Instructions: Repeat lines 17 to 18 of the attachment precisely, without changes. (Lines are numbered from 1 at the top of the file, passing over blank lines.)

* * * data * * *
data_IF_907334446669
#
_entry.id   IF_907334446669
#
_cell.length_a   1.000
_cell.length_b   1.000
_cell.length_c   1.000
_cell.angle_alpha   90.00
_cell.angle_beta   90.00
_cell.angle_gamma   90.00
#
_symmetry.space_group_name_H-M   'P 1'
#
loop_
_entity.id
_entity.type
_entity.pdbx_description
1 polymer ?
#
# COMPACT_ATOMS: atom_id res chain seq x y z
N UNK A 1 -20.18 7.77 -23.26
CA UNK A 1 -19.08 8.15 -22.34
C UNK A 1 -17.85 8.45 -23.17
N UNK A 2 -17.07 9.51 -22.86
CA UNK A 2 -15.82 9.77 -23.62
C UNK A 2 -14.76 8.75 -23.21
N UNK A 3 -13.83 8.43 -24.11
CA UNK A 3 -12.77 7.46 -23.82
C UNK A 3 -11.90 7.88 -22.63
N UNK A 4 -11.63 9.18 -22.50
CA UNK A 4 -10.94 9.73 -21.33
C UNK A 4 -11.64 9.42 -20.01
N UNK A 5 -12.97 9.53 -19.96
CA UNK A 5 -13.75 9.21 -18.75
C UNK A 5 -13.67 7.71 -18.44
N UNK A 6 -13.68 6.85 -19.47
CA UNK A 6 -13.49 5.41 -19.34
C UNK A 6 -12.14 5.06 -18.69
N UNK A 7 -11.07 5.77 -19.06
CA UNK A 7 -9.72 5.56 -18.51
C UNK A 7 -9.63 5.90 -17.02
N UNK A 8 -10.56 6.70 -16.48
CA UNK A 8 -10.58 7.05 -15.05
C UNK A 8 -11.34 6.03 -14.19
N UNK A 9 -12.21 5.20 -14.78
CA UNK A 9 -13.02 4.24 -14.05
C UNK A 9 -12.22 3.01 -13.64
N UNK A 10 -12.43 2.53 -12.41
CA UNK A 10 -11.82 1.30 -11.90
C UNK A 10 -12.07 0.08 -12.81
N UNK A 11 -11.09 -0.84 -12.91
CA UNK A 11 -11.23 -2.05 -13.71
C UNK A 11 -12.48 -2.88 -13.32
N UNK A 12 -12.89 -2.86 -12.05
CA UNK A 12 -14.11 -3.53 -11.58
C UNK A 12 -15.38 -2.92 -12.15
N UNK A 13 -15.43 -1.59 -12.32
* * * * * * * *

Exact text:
_entity.pdbx_description
1 polymer ?